Wednesday, August 1, 2012

12 Days Down

I am 12 days deep in my first Ramadan. Only 18 days to go! My fasting is a cultural experience not a religious act. I haven't learned much from a spiritual level but I didn't really expect to because I  haven't sought that out. My experiences have been concentrated quite heavily around food. The lack of it of course creating a strong desire to consume large quantities of it. Ramadan is supposed to be a time to develop self-discipline and renew thyself. I've renewed my pre-Amman weight so that's plus and the self-discipline is somewhat mandatory when it comes to fasting.

My experience with self-discipline is more about what you do to break the fast than it is about the fast itself. Its actually not that hard to not eat anything all day. The no water however is somewhat insane in the summer but that's another issue. The busier the day, the easier it is to accomplish my malnourished mission. My days off I find are the hardest to cope through. Obviously keeping your mind busy keeps if off the growling stomach. Honestly though, three days in and my stomach had shrunk so that it purred more than growled anyway.

Breakfast, (literally break-fast, I bet it was eye-rolled the first time that pun was used) is where the self-discipline is really developed. After walking to work under the oppressive sun, teaching a full day of dance classes, and in general sweating through the Amman day, the first meal is quite a welcome site. Ravenous is a good word to describe how I feel by sunset. On some days dizzy, loopy and, at times, giddy would also be appropriate. I learned quickly, although 15 minutes too late, how painful it is to lack self-discipline and over-indulge. Fifteen minutes is apparently the amount of time it actually takes our lackadaisical stomachs to tell our brains that we're full; greedy organ!  It's like our own built-in Catholic-guilt function.

After my first breakfast of Ramadan, I felt like I'd imagine 9-months pregnant feels like. No resting position felt comfortable. Standing for that matter wasn't pleasant either. I wanted to walk around in nothing more than my birthday suit because anything touching my skin felt like a Victorian corset. I felt as if nothing short of a cesarean would alleviate my self-imposed glutinous punishment.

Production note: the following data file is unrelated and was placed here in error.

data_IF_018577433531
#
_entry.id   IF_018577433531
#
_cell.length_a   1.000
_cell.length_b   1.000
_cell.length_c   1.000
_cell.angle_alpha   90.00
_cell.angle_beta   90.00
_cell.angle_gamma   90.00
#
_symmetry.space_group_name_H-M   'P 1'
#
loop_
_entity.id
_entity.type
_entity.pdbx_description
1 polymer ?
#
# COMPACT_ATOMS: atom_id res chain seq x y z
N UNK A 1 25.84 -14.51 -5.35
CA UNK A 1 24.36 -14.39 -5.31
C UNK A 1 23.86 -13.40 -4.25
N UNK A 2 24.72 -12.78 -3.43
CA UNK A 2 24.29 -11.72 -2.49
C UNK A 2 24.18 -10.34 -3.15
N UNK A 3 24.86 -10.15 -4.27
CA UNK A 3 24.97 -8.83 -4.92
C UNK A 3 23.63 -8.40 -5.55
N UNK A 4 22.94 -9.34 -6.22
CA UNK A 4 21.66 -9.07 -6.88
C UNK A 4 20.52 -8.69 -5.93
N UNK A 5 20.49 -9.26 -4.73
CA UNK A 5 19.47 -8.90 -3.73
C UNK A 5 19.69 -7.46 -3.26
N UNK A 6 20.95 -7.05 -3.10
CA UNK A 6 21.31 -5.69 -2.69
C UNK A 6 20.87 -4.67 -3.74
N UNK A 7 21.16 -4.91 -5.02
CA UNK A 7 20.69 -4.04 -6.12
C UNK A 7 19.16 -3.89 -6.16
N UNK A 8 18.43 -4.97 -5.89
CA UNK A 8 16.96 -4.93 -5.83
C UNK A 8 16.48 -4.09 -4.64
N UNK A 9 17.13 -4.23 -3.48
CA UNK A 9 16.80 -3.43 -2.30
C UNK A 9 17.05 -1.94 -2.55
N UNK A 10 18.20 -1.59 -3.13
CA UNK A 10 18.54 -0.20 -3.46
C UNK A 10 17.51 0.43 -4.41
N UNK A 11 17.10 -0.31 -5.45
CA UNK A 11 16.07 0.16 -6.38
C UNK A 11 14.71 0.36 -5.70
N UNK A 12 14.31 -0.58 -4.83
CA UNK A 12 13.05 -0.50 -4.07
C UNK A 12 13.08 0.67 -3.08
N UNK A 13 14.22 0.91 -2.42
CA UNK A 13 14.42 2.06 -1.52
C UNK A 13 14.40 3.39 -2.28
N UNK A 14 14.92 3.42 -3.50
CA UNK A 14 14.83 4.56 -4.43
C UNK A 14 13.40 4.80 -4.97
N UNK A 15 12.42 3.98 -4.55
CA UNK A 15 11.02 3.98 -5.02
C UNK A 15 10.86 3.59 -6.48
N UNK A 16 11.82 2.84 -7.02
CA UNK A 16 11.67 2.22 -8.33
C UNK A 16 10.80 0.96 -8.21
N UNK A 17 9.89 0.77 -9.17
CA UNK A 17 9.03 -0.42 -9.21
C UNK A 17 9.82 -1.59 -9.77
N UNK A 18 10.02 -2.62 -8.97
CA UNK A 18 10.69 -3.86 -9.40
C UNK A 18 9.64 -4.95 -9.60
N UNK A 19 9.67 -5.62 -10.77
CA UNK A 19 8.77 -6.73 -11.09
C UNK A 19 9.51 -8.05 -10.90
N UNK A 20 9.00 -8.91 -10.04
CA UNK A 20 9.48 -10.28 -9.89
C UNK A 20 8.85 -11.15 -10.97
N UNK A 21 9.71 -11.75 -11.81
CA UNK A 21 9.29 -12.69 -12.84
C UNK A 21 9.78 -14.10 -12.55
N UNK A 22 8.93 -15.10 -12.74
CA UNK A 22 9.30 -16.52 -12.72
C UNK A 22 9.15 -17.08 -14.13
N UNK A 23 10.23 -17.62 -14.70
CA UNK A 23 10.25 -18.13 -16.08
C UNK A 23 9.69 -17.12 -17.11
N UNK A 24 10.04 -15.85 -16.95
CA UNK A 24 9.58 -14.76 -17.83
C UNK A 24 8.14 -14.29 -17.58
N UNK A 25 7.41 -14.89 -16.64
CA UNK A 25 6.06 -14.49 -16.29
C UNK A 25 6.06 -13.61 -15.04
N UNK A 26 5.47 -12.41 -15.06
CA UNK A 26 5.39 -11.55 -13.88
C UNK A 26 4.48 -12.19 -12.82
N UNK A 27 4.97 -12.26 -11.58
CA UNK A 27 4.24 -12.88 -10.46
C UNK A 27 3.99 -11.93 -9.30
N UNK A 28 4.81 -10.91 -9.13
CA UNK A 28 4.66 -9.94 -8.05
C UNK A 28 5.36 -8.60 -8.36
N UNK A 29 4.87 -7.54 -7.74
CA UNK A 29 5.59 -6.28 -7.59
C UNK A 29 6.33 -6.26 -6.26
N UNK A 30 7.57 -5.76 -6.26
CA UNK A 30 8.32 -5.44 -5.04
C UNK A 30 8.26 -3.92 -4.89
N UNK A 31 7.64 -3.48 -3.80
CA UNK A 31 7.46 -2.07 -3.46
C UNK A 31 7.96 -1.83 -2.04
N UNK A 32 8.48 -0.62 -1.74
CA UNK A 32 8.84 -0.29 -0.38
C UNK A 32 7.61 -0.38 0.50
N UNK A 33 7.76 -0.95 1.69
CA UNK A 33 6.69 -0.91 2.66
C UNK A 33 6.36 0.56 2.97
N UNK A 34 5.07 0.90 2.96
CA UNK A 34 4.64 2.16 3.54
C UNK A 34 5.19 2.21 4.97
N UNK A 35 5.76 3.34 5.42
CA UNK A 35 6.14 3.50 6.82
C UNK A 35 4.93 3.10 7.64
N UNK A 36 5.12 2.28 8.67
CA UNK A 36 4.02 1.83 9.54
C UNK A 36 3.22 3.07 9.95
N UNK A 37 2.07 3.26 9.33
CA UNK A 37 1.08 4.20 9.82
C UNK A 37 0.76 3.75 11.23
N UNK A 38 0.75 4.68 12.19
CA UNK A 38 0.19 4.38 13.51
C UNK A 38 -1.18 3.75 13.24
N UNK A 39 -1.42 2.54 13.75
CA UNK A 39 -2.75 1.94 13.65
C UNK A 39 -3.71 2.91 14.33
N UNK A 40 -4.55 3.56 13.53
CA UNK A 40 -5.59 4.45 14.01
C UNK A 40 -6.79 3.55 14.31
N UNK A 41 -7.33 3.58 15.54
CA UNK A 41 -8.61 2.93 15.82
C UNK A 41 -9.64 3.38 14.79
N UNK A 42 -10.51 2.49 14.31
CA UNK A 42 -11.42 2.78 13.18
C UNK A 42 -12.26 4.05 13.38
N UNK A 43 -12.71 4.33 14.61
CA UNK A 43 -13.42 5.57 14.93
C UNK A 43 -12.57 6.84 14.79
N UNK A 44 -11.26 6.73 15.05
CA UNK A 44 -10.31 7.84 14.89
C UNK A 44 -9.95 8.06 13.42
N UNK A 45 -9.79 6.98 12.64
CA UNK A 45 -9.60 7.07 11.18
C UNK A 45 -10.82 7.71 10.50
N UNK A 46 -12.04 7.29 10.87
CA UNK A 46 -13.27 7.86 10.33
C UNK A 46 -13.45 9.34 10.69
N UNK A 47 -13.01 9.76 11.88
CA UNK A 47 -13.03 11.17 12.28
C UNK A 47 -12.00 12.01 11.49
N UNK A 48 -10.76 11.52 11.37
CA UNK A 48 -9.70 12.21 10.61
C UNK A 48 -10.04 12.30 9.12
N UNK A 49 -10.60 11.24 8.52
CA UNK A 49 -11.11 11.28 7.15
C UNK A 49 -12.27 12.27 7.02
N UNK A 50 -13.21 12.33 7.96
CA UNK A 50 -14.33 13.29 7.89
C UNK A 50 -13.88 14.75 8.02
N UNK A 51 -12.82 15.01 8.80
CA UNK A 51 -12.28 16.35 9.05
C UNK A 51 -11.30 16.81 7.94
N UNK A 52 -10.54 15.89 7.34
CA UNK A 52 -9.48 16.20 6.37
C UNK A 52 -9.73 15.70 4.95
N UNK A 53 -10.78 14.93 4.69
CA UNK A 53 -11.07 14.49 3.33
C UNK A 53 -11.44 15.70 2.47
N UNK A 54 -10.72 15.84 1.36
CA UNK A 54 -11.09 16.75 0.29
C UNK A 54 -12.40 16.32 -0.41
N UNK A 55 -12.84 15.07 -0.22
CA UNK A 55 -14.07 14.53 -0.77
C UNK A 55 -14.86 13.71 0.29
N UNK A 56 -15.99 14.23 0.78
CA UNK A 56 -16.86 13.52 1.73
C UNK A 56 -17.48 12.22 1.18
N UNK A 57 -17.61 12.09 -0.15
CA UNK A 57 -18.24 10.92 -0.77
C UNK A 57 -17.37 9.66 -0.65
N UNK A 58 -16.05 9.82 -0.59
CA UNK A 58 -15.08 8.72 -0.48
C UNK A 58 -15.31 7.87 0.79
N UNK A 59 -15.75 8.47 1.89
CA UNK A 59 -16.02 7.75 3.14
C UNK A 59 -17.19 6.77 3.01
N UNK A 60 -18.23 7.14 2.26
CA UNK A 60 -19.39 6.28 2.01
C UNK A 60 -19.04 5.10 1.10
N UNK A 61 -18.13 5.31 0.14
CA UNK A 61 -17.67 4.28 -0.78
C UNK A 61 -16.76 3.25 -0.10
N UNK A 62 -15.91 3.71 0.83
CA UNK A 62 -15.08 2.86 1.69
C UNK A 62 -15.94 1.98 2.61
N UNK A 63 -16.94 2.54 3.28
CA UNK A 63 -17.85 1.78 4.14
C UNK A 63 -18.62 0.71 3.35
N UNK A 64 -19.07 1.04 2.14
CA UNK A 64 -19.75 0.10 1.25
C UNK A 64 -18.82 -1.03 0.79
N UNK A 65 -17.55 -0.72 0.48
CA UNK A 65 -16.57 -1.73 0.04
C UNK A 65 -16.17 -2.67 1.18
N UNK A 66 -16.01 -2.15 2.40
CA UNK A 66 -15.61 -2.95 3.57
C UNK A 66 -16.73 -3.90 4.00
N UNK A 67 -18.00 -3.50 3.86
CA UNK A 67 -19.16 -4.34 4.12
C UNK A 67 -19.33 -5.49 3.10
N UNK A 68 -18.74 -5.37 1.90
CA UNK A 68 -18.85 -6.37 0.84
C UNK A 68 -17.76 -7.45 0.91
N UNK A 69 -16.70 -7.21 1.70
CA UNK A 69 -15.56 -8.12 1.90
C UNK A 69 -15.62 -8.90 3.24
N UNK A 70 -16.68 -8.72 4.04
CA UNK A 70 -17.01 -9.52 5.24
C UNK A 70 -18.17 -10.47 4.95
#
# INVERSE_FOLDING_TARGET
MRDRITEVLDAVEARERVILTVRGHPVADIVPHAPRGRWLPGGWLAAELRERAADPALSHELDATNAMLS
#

This feeling in hindsight may explain the floor-length man-dress which seems quite fashionable in my current neck of the woods. My first thought upon arriving in the country and seeing this surprisingly current fashion trend was to open a boutique shop and give my ancestor's famed kilt a go. Ya know - enjoy a little more updraft to help alleviate the mercury impact if you know what I mean. Upon experiencing the Ramadan pregnancy however the kilt's lunar-preventing tight waist would be a marketing nightmare. Also, the extra leg, although quite a hit with the ladies in my experience despite the garish white hue I sport, wouldn't go over well with the Arab's proclivity towards ultraconservative fashion trends. Alas I'll keep to dancing to pay the bills and put the food on the table, even if I can't eat it all at once.

I have eaten some interesting meals during Ramadan and more importantly, I've learned how to eat them. Taking cues from Mohammad himself, who would apparently break his fast with a glass of lemon water and dates, I start with water and then something light like a salad, piece of fruit, or half a pizza. I said I've learned how to break the fast effectively. I never said I was able to do it properly every time!

I've included some pictures of some of the more interesting breakfasts I've eaten. My favorite to eat is the Msakhan - so far my favorite Arab dish. You simply can't beat half a chicken with a bed of sauteed onions and delicious purple spices dressed with olive oil on a flat bread for under three bucks. You just can't beat that! My favorite presentation was the "pineapple in a box" I received from the delivery guy after I ordered an avocado salad. Biggest disappointment was the pizza but it was better cold the morning after so it wasn't a total loss. Morning being the next night's breakfast in this case.

I couldn't wait to take the photo, that hungry
Ramadan has been a learning experience so far. With 18 days to go, I'm sure there is much more to learn, to eat, and to experience. I'll tell you about the goat later.

Like a taco

The After

The during
The Msakhan before

A very healthy meal

So much potential

Pineapple in a box
Better looks than taste